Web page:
My brother-in-law in Guimaras, Joery, is our general handyman. While we have a caretaker, Gerry, who lives on site at “The Farm,” where we now reside, Joery, plumber, electrician and carpenter all rolled into one, is our “go-to-guy” for any new projects in progress at “The Farm.”
Joery and his asawa, Alida, taking a snooze on a lazy Sunday afternoon
Joery, unlike Gerry, can understand enough of my “English slang” without getting a nosebleed and he does quality work. I pay him 50 pesos a day above the standard carpenter’s wages of P250, but he’s a trusted relative and can use the work. Seven US Dollars a day are good wages in the Philippines.
The Back Story
The Tom Cat, when he was the original operator of our rural residence before leaving to find a new job in America, did an extensive renovation at the property we rent which sits on five hectares of land. Tom put a good sum of money, sweat and tears into the project and it’s now a showcase property of our subdivision.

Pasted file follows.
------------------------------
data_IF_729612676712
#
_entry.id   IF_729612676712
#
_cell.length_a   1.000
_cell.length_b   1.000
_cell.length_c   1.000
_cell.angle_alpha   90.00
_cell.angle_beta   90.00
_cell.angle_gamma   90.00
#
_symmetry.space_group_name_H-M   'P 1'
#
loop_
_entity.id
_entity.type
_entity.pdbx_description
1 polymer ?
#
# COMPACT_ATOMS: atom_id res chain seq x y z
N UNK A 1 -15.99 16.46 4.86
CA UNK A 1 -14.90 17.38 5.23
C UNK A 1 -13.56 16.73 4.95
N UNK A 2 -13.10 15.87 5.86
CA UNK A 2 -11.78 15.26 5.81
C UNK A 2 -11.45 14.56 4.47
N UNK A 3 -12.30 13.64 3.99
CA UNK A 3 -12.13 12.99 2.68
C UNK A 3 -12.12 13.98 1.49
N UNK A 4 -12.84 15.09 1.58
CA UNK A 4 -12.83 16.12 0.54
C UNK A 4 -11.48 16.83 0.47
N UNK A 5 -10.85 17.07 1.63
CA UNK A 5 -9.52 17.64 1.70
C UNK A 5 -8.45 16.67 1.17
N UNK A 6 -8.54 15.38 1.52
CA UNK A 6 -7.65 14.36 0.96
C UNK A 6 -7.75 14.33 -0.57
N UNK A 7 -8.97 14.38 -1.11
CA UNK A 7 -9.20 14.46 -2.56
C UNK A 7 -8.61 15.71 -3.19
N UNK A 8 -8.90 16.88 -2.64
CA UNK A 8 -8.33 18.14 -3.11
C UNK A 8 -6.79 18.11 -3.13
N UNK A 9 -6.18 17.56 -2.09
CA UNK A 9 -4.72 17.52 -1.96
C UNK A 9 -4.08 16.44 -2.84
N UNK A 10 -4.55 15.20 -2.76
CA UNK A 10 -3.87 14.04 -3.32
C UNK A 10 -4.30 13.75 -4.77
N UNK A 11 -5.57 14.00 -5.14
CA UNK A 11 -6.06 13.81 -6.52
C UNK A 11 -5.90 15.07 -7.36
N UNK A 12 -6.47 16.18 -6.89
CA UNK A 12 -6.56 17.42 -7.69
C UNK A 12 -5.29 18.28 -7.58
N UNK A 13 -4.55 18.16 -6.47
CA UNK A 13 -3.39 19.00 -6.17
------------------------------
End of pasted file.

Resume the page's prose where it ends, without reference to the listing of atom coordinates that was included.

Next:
Now when I say “subdivision,” don’t envision street lights with paved roads and sidewalks like we had back in the States or even in Savannah Subdivision in Iloilo where we moved from. Our side roads are muddy paths, we have no sidewalks. Plenty of stray dogs and roosters, however.
One of the first things Tom did was to have the entire first floor of the property screened minus the veranda. With the proliferation of mosquitoes and lizards buzzing and roaming around, having screens on the windows was an extremely wise move and a necessity.
But I’ve had my brother-in-law do work on some additional projects which he completed in three days. While such a post won’t send shivers of excitement down the spines of most of readers, I wanted to feature this series of small endeavors in this article. I’ve also included a breakdown of the costs.
Project #1: The Veranda Screen
The first floor of “The Farm” has a beautiful veranda overlooking the rice fields located on the property. While opening the veranda doors enables a good circulation of air throughout the house, it can also invite unwelcome lizards, including large geckos and mosquitoes. My asawa and I deemed this project number one on our list.